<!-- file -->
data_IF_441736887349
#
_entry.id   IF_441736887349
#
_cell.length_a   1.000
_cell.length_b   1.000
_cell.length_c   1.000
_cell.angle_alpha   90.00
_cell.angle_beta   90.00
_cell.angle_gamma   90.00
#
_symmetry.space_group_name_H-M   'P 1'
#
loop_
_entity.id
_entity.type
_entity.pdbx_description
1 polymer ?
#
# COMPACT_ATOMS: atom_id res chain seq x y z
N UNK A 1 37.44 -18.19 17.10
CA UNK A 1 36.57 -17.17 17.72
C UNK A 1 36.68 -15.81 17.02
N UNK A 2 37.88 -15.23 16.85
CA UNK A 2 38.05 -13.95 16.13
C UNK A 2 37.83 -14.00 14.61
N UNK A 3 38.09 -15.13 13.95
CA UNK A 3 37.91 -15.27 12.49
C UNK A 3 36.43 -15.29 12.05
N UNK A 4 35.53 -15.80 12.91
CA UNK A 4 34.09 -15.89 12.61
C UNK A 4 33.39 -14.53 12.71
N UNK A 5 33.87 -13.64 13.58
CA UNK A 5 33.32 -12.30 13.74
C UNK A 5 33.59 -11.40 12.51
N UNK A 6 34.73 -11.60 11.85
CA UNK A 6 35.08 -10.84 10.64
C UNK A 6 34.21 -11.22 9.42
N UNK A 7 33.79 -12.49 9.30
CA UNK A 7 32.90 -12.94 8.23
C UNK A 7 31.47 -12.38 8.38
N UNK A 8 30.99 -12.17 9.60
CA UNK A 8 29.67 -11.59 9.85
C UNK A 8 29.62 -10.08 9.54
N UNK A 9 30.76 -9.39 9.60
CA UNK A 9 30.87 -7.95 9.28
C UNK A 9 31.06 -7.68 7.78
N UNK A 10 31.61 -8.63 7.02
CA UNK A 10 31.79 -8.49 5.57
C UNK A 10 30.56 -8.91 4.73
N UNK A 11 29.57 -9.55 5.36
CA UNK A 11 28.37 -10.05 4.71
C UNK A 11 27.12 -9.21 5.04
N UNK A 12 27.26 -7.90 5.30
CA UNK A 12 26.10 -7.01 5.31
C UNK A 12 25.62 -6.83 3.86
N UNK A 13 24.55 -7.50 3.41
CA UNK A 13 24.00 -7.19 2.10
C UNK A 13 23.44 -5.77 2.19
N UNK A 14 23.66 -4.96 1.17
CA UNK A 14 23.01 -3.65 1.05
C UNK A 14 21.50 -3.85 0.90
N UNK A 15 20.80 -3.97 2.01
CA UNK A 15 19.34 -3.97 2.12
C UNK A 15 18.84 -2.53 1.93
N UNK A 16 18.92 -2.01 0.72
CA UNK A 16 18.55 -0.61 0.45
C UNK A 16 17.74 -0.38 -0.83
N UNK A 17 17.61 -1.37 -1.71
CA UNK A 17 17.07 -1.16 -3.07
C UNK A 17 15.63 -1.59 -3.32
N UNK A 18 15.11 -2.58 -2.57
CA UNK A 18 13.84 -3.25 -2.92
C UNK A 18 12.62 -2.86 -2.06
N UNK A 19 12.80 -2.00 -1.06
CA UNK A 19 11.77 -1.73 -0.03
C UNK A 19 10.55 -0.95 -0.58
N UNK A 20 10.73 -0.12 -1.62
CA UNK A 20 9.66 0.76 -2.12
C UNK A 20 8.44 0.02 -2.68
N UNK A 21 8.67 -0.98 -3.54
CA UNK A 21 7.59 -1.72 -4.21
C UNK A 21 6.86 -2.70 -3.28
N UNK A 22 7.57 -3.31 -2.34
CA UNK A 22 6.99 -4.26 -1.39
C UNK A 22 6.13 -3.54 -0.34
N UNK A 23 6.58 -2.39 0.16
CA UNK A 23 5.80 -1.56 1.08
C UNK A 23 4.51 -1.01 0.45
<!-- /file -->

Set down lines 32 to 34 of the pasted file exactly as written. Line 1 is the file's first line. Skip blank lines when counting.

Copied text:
C UNK A 4 33.39 -14.53 12.71
N UNK A 5 33.87 -13.64 13.58
CA UNK A 5 33.32 -12.30 13.74